ForcesWatch publish letter opposing arms show as 'family entertainment'

By agency reporter
July 16, 2018

Forces Watch has sent the following letter on the Farnborough International Airshow to the Sunday Times.

The packaging of Farnborough International Airshow as both the ultimate platform for the aerospace industry to do business' and an event to 'keep the whole family entertained' is troubling.

Much of the business being done will be in weapons. All top ten global arms companies will be present.

At past airshows the Government hosted scores of military delegations from some of the world's most repressive regimes.

The public displays include flypasts, exhibitions and family areas.

The Futures Day is aimed at school and university students and allows weapons manufacturers to promote themselves to young people through STEM activities.

Highlights this year include MBDA's The Enforcer which will encourage school pupils as young as 11 to 'seek, aim and fire at military tanks and buildings in a gaming environment'. How many of them will know that MBDA's missiles have been dropped on their contemporaries in Yemen?

Unfortunately, this is but one example of the numerous ways in which military interests are increasingly allowed to influence young people under the guise of education.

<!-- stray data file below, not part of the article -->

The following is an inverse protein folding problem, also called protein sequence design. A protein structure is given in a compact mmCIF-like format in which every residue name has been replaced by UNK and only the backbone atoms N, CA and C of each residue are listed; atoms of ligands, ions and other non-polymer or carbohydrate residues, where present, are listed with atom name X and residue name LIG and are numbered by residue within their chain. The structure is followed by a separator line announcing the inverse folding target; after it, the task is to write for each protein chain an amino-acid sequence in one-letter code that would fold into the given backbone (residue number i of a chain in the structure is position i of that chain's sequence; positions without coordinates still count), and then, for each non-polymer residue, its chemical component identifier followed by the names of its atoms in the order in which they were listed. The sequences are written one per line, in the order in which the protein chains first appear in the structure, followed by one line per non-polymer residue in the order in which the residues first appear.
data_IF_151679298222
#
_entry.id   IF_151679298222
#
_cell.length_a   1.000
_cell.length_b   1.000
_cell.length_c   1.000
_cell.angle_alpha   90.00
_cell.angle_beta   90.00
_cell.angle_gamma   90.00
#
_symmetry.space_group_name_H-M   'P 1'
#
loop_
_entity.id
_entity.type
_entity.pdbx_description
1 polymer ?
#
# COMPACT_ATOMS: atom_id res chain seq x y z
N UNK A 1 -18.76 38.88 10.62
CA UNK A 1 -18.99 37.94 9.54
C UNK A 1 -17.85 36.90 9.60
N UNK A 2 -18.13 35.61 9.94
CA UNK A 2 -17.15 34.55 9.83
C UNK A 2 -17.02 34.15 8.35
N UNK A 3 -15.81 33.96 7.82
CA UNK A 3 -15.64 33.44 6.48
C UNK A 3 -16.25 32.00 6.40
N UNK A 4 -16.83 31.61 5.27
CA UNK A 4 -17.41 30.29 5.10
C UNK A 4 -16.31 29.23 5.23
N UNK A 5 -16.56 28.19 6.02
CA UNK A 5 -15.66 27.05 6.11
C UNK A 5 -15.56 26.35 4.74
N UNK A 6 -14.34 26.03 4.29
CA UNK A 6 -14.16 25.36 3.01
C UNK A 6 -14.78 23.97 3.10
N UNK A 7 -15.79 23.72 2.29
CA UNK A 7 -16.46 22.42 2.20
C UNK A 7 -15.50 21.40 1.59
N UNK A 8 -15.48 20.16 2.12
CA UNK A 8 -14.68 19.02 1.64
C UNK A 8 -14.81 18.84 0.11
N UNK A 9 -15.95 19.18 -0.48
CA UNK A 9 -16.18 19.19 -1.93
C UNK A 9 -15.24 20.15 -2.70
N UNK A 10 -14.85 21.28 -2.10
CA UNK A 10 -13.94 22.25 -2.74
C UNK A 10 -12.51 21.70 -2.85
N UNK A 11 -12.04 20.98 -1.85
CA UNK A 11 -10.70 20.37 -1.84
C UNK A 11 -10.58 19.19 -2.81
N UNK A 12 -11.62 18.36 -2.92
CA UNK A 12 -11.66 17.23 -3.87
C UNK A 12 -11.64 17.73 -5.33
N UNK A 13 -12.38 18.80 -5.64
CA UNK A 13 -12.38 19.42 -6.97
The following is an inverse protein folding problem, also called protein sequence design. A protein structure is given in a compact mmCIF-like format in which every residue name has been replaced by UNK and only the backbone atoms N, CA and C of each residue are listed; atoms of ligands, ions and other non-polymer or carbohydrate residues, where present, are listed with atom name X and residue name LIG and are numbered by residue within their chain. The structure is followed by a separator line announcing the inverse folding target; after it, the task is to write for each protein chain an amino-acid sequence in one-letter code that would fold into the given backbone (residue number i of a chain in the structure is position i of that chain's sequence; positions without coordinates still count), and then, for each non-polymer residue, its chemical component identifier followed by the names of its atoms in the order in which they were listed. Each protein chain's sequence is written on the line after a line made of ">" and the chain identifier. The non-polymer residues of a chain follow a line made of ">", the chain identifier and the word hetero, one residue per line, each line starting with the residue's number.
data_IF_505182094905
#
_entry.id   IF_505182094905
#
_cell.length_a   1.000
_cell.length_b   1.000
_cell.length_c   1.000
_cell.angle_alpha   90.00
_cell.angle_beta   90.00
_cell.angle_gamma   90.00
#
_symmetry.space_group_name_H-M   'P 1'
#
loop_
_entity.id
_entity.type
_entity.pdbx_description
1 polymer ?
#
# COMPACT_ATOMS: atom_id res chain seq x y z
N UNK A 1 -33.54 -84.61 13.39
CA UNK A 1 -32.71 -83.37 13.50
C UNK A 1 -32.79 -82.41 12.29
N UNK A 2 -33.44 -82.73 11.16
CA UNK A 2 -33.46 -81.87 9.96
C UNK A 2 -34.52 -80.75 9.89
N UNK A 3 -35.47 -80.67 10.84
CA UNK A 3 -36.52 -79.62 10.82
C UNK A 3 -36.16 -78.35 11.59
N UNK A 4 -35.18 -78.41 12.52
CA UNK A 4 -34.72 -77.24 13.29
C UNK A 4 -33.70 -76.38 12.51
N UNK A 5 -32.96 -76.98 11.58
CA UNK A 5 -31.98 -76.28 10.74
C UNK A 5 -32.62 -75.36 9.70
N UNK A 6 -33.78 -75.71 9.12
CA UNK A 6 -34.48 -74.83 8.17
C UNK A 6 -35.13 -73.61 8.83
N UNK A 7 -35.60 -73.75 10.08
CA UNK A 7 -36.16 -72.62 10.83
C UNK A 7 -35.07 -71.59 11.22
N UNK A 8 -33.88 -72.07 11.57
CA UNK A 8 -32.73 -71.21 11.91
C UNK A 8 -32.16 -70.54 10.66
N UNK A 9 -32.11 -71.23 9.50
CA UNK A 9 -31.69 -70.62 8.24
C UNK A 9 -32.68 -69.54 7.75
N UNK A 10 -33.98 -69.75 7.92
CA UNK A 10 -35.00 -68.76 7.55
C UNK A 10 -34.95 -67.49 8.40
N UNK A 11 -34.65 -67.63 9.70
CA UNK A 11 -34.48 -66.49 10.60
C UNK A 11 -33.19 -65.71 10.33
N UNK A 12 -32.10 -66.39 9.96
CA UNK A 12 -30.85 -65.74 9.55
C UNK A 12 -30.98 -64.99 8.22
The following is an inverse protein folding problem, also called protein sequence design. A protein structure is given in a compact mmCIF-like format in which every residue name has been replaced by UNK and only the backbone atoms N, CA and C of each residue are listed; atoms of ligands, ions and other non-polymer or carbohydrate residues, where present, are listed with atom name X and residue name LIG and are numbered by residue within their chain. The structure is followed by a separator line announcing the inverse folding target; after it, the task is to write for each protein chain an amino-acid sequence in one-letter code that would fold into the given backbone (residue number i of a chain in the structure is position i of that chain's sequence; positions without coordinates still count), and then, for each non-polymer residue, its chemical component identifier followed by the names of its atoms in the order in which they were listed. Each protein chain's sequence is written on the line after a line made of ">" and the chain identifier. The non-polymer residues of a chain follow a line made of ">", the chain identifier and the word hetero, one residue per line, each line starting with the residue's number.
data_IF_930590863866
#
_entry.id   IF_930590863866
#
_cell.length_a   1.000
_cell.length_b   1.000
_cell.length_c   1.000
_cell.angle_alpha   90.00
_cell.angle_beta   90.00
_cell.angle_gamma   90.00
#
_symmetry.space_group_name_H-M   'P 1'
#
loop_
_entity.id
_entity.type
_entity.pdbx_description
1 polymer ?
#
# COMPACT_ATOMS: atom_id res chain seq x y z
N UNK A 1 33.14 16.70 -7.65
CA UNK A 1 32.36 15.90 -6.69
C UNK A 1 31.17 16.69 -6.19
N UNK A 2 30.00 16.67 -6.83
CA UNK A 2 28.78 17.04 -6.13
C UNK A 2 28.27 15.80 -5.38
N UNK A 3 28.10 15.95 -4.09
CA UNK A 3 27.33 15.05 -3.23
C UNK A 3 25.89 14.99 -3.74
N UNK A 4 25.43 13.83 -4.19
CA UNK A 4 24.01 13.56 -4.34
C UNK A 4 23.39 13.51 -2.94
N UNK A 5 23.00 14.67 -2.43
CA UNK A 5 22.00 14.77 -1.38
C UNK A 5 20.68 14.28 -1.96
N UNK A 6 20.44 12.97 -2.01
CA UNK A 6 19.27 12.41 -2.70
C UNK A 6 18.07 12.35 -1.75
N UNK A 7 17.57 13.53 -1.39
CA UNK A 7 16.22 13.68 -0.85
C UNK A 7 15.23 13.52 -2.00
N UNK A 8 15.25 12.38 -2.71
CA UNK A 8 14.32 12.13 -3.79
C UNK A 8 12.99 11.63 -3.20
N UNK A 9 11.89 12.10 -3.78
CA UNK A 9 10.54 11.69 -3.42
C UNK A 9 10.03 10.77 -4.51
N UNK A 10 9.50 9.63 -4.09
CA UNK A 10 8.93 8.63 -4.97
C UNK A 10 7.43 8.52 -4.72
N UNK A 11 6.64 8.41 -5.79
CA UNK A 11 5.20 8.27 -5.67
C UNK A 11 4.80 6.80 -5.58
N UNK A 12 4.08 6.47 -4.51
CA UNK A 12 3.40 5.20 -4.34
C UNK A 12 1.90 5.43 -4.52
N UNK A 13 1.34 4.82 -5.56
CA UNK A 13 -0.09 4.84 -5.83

A more ethical approach would be to engage young people's interests in how science, design and technology can contribute to sustainable peace, healthcare, social justice, and environmental sustainability.

Emma Sangster, Coordinator, ForcesWatch
Celia McKeon, Coordinator, Rethinking Security
Mark Curtis, Author
Dr Stuart Parkinson, Executive Director, Scientists for Global Responsibility
Rowan Kinchin, Coordinator, Campaign Against Arms Trade
Jon Nott, General Secretary, Woodcraft Folk
Sophie Neuberg, Executive Director, Medact
Paul Parker, Recording Clerk for Quakers in Britain
Pat Gaffney, General Secretary, Pax Christi
Oliver Robertson, Development Manager, Fellowship of Reconciliation

* Forces Watch scrutinises the ethics of armed forces recruitment practices and challenges efforts to embed militarist values in civilian society.


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